Pattern Based Sketching

May 15th, 2009

Ryan Singer of 37signals has written about and recently reaffirmed his satisfaction with a sketching technique he uses. The technique is inspired by Christopher Alexander’s book, Notes on the Synthesis of Form, and supports a number of important design qualities. It abstracts the starting point away from the specifics of UI elements, toward requirements or design considerations such as human needs, tasks or behaviours that are to be fulfilled. The technique emphasizes the interaction and forming of relationships between various requirements into manageable chunks or patterns. Prioritization of these patterns is then suggested. Finally, this approach also affords the exploration of multiple alternatives for each pattern or chunk followed by a unifying synthesis. In the end, the central ideas of Alexander are about letting design ideas emerge into unified and contextually fit forms.

Here is how Ryan describes the approach:

1. List all the things a screen should do. What should the customer be able to accomplish? What information are you sure should be displayed? Which affordances are necessary for customers to start a process or reach a goal? Label these things with numbers.
2. Look for any numbered items that relate to each other, conceptually or spatially. Label these groups of numbers with a letter.
3. Sketch a design (or multiple designs) for each number or letter group.
4. Combine the individually sketched blocks into a unified design. Let the pieces fall together into a whole.

Credits: Ryan Singer

2 Responses to “Pattern Based Sketching”

  1. Robert Hoekman, Jr. Says:

    Along these lines, it's extremely helpful to write a list of design criteria, which are rules for a design — statements about the motivation behind the design that address what it needs to achieve for users and how it needs to work. The key is to focus your energy on the why and how rather than the what.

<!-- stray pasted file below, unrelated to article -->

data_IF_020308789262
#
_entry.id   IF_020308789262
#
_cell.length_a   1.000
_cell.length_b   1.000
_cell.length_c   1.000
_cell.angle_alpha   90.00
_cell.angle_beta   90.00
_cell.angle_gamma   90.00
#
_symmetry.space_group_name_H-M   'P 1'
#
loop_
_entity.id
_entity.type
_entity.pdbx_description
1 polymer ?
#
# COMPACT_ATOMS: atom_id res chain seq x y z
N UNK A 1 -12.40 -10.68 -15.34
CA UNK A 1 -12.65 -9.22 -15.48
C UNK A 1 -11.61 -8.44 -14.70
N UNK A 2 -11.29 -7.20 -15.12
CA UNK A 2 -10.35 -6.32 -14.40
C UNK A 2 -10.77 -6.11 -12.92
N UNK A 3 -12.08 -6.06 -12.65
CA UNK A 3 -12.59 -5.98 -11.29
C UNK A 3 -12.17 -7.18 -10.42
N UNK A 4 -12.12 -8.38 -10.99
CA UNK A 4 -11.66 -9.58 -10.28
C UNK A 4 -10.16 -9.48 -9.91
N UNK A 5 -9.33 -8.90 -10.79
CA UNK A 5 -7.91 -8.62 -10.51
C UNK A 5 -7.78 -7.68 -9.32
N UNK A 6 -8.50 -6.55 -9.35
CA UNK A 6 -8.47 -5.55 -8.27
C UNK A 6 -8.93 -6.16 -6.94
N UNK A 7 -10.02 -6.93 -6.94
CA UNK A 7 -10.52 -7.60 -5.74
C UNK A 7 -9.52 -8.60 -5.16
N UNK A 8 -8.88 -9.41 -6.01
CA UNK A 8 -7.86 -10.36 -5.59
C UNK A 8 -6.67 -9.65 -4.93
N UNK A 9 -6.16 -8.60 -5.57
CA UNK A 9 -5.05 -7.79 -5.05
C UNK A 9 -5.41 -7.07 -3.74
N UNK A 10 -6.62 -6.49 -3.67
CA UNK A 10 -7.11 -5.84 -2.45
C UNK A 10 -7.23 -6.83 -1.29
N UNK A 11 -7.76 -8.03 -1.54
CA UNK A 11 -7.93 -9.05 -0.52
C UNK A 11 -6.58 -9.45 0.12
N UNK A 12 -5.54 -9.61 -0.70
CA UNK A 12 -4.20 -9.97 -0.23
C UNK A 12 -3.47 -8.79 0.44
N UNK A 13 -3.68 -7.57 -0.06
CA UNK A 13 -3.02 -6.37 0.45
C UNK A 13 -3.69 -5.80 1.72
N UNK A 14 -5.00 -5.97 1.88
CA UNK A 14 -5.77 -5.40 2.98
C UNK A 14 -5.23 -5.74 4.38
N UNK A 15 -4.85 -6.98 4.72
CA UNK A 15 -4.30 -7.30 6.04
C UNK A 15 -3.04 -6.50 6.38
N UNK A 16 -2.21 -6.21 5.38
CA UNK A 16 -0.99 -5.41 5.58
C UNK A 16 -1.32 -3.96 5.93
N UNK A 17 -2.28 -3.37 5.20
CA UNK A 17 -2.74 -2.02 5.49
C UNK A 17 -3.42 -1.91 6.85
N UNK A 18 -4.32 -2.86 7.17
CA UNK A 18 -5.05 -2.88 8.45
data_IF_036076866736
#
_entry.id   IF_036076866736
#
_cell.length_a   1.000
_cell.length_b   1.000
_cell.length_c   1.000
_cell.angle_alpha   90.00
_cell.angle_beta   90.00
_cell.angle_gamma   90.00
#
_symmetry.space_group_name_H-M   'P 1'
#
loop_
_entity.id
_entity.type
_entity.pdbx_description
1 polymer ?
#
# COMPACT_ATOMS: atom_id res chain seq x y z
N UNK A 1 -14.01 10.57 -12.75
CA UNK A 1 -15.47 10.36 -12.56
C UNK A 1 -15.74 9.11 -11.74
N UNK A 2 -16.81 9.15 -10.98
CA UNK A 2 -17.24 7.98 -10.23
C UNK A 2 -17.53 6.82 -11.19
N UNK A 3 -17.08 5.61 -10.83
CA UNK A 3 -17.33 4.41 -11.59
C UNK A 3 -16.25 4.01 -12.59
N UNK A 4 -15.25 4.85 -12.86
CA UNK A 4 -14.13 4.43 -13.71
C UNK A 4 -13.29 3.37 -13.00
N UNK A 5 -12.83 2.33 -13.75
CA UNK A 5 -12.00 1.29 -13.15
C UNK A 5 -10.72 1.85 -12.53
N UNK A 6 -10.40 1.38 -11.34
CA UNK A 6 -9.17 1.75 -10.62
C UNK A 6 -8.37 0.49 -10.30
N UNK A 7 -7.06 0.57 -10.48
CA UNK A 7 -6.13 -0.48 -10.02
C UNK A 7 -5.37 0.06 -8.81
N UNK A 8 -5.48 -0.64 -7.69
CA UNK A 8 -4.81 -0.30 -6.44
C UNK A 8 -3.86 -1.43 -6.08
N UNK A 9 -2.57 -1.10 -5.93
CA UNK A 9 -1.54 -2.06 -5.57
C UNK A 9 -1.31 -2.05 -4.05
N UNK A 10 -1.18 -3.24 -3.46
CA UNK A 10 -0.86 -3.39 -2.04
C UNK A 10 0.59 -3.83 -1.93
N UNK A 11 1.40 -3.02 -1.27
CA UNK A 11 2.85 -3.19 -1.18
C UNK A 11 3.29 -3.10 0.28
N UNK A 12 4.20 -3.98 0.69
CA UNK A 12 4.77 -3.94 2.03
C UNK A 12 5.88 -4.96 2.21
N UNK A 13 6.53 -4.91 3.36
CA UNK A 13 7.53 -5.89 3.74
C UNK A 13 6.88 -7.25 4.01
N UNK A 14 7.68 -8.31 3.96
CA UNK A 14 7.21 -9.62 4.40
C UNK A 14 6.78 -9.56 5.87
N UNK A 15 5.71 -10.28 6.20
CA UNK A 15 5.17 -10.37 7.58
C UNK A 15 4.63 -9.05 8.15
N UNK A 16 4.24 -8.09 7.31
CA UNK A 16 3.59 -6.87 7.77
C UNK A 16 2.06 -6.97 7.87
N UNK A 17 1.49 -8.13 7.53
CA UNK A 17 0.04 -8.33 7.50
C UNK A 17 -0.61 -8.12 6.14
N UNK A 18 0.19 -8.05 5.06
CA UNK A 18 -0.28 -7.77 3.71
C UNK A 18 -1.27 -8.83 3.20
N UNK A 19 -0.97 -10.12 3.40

For example, I recently worked on the design of a Likert scale survey that was to include over 100 questions. I knew I wanted to avoid the obvious solution, which is a single page containing all the questions, listed alongside their accompanying radio button sets, because that would be remarkably demotivating and tedious. In my list of design criteria, I wrote, among other things, that the design should involve minimal mouse movement, should feel fast even if it wasn't actually fast, and should motivate the user to keep moving forward. As a result, I designed a solution in which the questions rotated into position to move to where the user's mouse already was instead of making the user move his mouse to the question; I used a color scale for the set of answer buttons (green = strongly agree > red = strongly disagree) so users don't have to memorize the order of the answers; and I showed just the next two upcoming questions so that users could stay motivated. (Of course, I also provided a way to change a previous answer.)

    By getting away from the specifics and writing design criteria, I'm able to focus on the rationale behind a design and come up with better ways of achieving it rather than relying on standards.

  2. Jakub Linowski Says:

    Hi Robert,

    Abstracting design criteria sounds interesting. Would you care to submit a few samples of that over to me? :)